I believe even the hardcore political junkies will have a hard time saying that there is no value in the political t-shirt after viewing the 285,000 political designs and 7,800,000 political products on CafePress.com. Young people in particular are flocking to CafePress.com to choose the perfect political t-shirt so as not to fall behind in the latest fashion trend while keeping a careful eye on how their t-shirt might impact their friend’s views on the upcoming election.

Whether you are a conservative, liberal or somewhere in between there is bound to be the perfect t-shirt for you. Keep in mind, the latest fashion trend is also declaring a message and influencing the political realm like never before. And if this is news to you, it’s time to climb out of your cave and take a look around at the latest fashion trend hitting the streets, as it just may impact who our next leader will be.

Allison Stulpin
astulpin@igpr.com





Now What?

20 07 2008

Have you seen the TV commercials: two people climbing up a rock cliff, one grabs a rock which causes a huge boulder to break loose. The boulder then falls, as the climbers watch, directly on top of their truck sitting below the cliff. Or a guy is sitting in a coffee shop working on his laptop when a tube of lip stick rolls to his foot. He picks it up and hands it to the woman sitting at the table next to him, only to turn around to realize his laptop was stolen. Each commercial ends with “Now What” and then NowWhat.com.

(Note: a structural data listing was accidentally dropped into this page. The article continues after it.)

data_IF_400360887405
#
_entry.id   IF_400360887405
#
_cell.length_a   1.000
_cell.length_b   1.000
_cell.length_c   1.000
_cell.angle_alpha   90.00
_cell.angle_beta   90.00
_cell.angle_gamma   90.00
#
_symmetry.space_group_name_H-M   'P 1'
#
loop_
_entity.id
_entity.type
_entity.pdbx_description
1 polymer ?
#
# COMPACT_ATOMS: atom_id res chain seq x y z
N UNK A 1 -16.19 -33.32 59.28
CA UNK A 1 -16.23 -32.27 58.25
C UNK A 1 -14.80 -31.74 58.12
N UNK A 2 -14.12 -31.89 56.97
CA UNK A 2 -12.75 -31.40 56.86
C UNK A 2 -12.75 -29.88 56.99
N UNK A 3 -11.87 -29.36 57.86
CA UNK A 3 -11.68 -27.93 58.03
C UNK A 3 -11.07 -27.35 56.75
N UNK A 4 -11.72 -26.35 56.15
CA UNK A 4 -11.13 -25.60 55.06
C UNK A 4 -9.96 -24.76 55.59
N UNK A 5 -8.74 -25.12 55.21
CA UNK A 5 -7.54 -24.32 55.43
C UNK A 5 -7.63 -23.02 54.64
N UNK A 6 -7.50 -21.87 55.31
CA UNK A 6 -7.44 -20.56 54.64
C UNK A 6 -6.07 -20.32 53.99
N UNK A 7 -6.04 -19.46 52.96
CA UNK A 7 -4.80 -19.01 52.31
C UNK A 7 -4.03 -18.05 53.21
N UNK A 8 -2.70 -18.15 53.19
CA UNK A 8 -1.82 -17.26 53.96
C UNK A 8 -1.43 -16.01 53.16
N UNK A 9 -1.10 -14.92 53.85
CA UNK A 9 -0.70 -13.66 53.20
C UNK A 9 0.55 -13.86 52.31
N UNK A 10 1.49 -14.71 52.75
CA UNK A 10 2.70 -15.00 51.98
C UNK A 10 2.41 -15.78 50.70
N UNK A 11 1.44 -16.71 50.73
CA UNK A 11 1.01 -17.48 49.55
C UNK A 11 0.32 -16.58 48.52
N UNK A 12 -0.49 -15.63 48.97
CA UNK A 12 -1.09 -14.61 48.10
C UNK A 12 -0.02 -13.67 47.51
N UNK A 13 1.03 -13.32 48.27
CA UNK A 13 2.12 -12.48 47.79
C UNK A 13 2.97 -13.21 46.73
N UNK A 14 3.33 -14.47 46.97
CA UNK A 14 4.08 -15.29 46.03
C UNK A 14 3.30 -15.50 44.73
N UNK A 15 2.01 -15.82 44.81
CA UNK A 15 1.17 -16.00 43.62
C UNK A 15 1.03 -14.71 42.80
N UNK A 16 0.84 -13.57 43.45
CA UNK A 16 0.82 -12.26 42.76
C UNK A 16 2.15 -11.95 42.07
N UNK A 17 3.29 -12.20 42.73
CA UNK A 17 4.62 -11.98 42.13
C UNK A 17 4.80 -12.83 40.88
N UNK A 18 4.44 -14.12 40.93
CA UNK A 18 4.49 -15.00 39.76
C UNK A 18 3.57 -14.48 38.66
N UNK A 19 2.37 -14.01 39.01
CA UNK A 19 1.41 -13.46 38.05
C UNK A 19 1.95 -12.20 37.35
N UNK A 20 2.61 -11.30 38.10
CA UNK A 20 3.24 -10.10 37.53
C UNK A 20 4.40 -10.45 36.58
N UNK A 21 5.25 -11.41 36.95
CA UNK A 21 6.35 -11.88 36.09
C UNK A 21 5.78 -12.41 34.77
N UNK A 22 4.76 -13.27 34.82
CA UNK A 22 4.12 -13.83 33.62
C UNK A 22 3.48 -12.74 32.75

Any idea what these commercials are for? I didn’t either; so after a year or so of seeing those commercials, I finally decided to check it out. Visit www.nowwhat.com. Great site! And great advertising! Although it took me some time to respond, I’m not the audience. For college students and young professionals, I have to believe this resonated. It’s an ad campaign for insurance giant, State Farm. But, very subtly advertised.

This is a great example of an integrated marketing campaign. TV commercials (I believe I’ve seen outdoor billboards, too) drive traffic to the web site. The web site allows you to play games, sign up for free music, watch videos about (what else) insurance, and they’re even hosting a live steaming music concert with well-known artists in just a few weeks.

The reason I say it’s a “great example” is because it hits several criteria that I think define a great campaign:

  1. It gets your attention. Funny commercials, with a teasing message.
  2. It motivates the viewer to action. Obviously, you’re supposed to go to NowWhat.com
  3. It connects with the audience. The clear audience is 18-25 year olds, beacuse of the use of graphics, music connection and gaming options. I don’t know much about the insurance industry, but I would guess that establishing a relationship early on has to be their goal. I’ve been with my insurance company since I got out of college (it just so happens to be State Farm).